Every year, around this time, parents and churches ponder how to communicate the Easter story to children, as something more than dyed eggs. The problem is, of course, that it’s impossible to talk about the resurrection of Jesus without talking about death. And, in the case of Jesus, it’s really hard to talk about death without talking about crucifixion.
Some churches resolve this tension by deeming the cross too violent for kids. They talk instead about Easter meaning that Jesus is our “forever friend.” They say that Jesus “went away for a little while, and his friends were sad,” but that he soon “came back to see them.”
Most Christian churches, thankfully, still speak on Easter of the cross and the resurrection, but in many places this is, well, precisely because it’s Easter. The story seems particularly strange to the children in such places because “Jesus is my forever friend” is the standard fare the rest of the year.
We need to understand that this temptation isn’t just related to children, although we see it perhaps most explicitly there.The temptation that comes to all of us, in every era of the church, is to have Jesus, without seeing ourselves in the gore of his bloody cross and the glory of his empty grave. In the way that we speak of Him to our children, or to skeptics, or to seekers, we sometimes believe we’ll gain more of a hearing if we present Him as teacher but not as a former corpse. It is too disturbing, we think to ourselves, too weird.
Peter thought that way too. Not the bold preacher of Pentecost, mind you, but the Peter of just a short time before that, the Peter of Caesarea Philippi. Peter certainly knew Jesus as friend, and he had just confessed that He was Messiah and Son of the living God. But when Jesus began to teach that He must “suffer many things from the elders and chief priests and scribes and be killed, and on the third day be raised,” Peter was outraged (Matt 16:21).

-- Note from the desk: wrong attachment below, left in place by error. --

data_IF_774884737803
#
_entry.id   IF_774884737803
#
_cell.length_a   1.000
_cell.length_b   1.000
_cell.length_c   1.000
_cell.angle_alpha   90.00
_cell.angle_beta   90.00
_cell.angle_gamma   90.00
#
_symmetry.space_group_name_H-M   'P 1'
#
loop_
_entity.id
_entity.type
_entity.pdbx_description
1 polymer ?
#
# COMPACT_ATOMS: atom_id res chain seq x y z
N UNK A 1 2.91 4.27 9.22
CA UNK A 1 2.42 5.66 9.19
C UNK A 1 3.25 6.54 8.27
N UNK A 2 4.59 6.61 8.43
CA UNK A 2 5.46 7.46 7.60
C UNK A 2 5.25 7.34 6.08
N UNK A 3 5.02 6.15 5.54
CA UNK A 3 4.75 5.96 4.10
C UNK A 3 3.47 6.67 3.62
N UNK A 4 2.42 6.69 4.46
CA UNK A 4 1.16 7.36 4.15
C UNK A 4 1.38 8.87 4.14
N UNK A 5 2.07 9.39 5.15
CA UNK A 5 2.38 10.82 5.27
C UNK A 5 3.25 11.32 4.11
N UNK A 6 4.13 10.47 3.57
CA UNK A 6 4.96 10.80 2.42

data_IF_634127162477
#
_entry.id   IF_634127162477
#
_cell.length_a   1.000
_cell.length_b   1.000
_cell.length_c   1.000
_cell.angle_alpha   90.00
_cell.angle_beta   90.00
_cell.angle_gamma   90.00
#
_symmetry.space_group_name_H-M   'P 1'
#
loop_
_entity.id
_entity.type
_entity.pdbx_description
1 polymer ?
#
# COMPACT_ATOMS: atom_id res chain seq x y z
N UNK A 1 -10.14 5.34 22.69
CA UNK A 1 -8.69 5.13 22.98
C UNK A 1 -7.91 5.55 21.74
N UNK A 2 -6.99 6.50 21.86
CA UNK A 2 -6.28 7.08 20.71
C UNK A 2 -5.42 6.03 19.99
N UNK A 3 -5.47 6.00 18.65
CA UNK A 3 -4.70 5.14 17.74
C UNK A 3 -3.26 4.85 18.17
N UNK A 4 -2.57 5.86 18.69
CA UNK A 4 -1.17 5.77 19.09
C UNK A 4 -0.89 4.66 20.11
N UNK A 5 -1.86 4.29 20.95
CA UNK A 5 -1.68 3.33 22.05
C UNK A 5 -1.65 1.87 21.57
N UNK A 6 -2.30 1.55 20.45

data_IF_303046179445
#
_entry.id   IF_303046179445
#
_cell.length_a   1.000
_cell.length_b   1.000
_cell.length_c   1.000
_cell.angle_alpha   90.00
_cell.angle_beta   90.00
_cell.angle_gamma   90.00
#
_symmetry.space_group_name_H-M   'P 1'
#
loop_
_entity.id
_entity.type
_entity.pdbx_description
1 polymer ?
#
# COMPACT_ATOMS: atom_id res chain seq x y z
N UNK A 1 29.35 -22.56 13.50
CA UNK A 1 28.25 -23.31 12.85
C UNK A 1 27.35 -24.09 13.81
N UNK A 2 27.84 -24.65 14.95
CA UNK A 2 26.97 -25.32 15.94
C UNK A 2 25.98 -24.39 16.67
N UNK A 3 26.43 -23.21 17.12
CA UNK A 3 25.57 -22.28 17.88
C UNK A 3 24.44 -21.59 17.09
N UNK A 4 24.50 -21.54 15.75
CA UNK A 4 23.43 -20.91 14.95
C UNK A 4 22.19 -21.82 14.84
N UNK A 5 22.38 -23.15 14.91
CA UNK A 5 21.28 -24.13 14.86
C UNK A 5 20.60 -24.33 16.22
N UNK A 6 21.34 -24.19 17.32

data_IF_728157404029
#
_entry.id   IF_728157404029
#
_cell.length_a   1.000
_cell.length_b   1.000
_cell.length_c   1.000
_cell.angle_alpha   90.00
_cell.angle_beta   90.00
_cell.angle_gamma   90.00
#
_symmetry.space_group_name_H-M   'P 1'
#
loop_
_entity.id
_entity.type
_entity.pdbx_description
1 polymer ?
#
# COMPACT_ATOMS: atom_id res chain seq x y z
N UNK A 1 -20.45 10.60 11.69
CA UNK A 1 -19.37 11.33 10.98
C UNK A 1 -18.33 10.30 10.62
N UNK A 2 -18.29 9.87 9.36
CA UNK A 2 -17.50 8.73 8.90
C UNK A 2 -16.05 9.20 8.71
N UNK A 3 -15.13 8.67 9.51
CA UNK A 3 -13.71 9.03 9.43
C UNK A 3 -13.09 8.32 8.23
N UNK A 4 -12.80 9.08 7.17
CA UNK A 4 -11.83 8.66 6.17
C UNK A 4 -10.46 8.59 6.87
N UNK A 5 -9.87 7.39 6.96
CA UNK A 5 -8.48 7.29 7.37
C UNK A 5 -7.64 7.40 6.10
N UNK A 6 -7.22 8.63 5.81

Peter was no preschooler, but he was disturbed. Matthew tells us that he began to rebuke Jesus. His cognitive development was not yet to the point where he could understand such things. This will never happen, Peter said. He loved Jesus. He wanted to be with Jesus. He wanted to stand with Jesus. He just didn’t want the Jesus of the cross or the empty tomb. Jesus didn’t call this shallow theology. He didn’t call it inadequate teaching. He called it Satan (Matt 16:23).
Our children need to hear the Gospel. They need to see Jesus. That means they need to see both sides of skull place. That’s graphic, sure. It’s confusing, of course. And not just for kids. But it is the only message that saves. It’s the only message that prepares one for salvation. It is, as Paul says, that which is “of first importance,” the message he received from Jesus Himself (1 Cor 15:3-4).
The death, burial, and resurrection of Jesus is the Gospel. That’s the first word. If we cannot speak of that, we would be better off not speaking of Jesus at all, rather than presenting another Christ, one who meditates but does not mediate, who counsels but is not crucified, who is accessible but not triumphant over sin and death.
The apostle Paul told us the word of the cross would be folly to those who are perishing (1 Cor 1:18). He didn’t warn us that it would sometimes also be folly to those who are publishing. No matter. It is still the power of God
This Easter, preach the Gospel… to the senior citizens, to the middle-aged, to the young adults, to the teenagers, to the seekers, to the hardened unbelievers, to the whole world. And, yes, preach the Gospel to the preschoolers.
I’m not saying it won’t be scary. The Gospel will disturb the children. And, if you understand it, it will disturb you too.
Dr. Russell D. Moore is the president of the Southern Baptist Convention's Ethics & Religious Liberty Commission.